Read more about Unemployment Insurance Benefits and COVID-19 in the HR Library. Not a member? See how else CalChamber can help you.  

The post AB 1731 Provides Rare Win-Win Option for California’s Businesses and Workers During Economic Downturn appeared first on HRWatchdog by HRWatchdog.

The American Staffing Association today announced the inaugural class of Women in Leadership Scholarship recipients. The Women in Leadership Scholarship program honors rising stars in the staffing and recruiting who show exemplary professional growth potential and a commitment to a career in the industry.

Nearly 70 young women leaders from across the U.S. applied for the two available scholarships. The 2020 honorees are Brenna Barnett, Carlton Staffing director of marketing, and Madelyn Varner, Randstad area director of East Carolina.

The scholarship recipients will receive complimentary registration packages to attend Staffing World® 2020, taking place virtually Oct. 19–22, and THRIVE 2020, a new virtual event that will deliver content designed especially for women who seek to grow their leadership skills and expand their professional reach in the staffing industry, on Nov. 17.

Barnett joined Carlton Staffing in 2015. Her responsibilities include the company’s social media, public relations, branding, company engagement, and digital recruitment strategies. After adopting Barnett’s strategic recruiting plan, the company experienced a 472% increase in Facebook followers and a 49% reduction in recruitment spending.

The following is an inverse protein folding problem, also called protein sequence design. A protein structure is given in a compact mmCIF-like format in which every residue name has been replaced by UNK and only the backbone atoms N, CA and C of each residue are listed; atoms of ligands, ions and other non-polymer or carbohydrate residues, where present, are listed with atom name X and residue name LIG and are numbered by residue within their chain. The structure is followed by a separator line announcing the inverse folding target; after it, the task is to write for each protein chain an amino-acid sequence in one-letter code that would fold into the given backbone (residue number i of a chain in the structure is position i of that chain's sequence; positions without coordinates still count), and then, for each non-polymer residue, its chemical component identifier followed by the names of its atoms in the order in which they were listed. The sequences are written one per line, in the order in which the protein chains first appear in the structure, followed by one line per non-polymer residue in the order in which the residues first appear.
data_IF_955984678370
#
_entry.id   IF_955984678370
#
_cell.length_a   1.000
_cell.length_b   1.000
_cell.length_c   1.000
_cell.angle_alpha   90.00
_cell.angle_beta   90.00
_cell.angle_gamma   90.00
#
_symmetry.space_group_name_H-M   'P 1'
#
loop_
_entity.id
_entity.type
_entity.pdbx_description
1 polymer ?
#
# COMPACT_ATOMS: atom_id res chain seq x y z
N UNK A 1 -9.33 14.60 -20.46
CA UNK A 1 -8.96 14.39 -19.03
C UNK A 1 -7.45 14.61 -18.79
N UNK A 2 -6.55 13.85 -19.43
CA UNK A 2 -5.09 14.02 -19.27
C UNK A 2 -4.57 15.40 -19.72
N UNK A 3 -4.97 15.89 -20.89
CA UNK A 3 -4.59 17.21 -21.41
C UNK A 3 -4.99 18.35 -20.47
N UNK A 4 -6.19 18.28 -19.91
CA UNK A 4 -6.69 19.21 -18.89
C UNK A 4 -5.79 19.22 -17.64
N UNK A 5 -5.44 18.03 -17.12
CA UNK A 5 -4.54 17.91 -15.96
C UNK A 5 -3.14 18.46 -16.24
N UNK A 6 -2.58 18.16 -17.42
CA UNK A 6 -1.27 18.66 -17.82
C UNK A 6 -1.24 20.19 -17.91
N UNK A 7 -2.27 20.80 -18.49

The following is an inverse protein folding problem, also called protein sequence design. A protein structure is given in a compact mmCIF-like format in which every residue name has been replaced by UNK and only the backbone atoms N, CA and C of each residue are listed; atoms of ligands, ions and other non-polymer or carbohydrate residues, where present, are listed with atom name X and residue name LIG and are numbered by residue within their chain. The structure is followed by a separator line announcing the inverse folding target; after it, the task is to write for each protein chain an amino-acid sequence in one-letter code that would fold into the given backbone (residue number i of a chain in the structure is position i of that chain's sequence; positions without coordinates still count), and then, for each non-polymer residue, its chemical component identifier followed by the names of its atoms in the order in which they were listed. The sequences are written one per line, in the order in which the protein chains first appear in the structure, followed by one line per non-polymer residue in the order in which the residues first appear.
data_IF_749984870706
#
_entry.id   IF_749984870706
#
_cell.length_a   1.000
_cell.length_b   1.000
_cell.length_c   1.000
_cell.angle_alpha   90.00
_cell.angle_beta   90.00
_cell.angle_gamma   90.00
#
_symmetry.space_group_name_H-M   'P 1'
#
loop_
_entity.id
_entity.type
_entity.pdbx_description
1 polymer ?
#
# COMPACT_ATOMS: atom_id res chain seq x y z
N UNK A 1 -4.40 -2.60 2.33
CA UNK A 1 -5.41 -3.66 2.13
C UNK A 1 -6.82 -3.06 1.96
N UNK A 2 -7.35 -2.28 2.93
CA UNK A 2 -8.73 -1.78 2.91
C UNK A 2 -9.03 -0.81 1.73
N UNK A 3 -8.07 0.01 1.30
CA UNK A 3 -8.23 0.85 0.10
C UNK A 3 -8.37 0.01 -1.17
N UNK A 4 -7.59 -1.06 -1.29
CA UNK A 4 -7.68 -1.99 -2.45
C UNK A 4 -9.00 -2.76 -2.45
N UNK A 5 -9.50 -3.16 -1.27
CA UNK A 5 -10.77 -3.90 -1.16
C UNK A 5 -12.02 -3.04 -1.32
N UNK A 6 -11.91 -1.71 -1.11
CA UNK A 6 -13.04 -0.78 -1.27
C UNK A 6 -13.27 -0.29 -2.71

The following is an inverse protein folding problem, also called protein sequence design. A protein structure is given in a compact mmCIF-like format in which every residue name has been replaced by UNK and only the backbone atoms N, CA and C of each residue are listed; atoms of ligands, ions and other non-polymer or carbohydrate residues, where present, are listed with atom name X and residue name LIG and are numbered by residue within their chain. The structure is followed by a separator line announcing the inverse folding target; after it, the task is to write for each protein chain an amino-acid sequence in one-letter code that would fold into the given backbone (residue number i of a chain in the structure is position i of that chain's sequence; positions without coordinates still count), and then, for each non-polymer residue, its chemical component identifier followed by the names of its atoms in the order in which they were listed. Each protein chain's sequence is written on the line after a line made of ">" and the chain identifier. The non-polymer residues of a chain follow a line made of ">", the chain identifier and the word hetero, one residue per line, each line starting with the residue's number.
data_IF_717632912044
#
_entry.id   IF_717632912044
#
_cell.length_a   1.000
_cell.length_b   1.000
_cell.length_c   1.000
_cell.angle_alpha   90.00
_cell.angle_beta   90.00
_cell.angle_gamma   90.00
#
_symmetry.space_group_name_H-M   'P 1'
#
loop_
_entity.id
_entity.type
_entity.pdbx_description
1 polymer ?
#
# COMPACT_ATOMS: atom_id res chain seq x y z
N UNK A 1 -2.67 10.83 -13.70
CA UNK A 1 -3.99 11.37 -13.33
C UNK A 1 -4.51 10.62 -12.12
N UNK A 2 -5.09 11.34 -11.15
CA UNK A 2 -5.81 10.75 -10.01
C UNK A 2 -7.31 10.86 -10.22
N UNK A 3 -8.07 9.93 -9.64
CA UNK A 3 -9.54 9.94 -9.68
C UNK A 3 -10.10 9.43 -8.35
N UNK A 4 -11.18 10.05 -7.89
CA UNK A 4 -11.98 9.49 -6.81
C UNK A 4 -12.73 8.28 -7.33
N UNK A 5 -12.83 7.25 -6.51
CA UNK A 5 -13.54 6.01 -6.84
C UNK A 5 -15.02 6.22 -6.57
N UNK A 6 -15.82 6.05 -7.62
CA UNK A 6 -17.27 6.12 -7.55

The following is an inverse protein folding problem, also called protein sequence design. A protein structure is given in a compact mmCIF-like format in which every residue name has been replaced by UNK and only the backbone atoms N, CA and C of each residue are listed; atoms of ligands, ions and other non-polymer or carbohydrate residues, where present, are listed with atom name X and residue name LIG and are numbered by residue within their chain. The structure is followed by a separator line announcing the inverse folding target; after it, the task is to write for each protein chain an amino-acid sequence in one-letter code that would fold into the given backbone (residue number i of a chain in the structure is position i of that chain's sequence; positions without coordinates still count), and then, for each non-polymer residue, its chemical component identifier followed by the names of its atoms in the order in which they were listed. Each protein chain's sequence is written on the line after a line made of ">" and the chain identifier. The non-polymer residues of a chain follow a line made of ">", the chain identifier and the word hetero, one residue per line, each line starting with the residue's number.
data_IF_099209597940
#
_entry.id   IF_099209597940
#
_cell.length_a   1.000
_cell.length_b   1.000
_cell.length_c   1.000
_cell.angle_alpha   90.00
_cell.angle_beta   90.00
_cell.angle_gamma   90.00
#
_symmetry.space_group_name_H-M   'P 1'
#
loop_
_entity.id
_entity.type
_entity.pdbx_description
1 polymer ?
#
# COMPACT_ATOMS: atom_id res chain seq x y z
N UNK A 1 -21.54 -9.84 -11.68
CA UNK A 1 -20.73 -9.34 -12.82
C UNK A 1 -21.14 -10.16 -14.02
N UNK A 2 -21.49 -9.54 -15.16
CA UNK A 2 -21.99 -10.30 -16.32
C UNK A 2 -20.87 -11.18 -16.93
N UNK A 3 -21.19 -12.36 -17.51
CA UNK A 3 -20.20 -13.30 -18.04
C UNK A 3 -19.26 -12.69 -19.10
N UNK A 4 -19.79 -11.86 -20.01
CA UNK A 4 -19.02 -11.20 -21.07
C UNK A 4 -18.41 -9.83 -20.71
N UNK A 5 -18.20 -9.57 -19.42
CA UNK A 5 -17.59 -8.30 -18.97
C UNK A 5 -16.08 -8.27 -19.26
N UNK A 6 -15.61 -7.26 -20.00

Varner started with Randstad in 2016. She is responsible for overseeing performance activities—training, mentoring, business development, candidate recruiting, conflict resolution, customer service and retention, and intra-operating company synergies—and P&L for her team of 23 employees.

“ASA is thrilled to announce the first recipients of the Women in Leadership Scholarship awards,” said Sara Luchsinger, CSP, ASA women in leadership interest group chairman and SEEK Careers/Staffing vice president of organizational development. “This scholarship program rewards young leaders with great potential, like Brenna and Madelyn, with the opportunity to attend ASA premier events at no cost to assist in their continued professional development, and also supports the advancement of women leaders in staffing.”

This scholarship program is possible thanks to support from Assurance, founding sponsor of the ASA women in leadership interest group. Additional women in leadership interest group sponsors are Anthem, Bullhorn, ClearEdge Marketing, Mee Derby, and WorkN.

Learn more about Staffing World at and THRIVE 2020 at

The post ASA Announces First Women in Leadership Scholarship Recipients appeared first on American Staffing Association.

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Employers will rarely have to report COVID-19-related hospitalizations due to the virus’s lengthy incubation period, according to the Occupational Safety and Health Administration’s (OSHA’s) clarification on the reporting rules for work-related hospitalizations and fatalities.

How much time is an employee entitled to use under federal COVID-19 law if he needs to stay home to supervise distance learning for his children but previously took time off for his COVID-19 illness?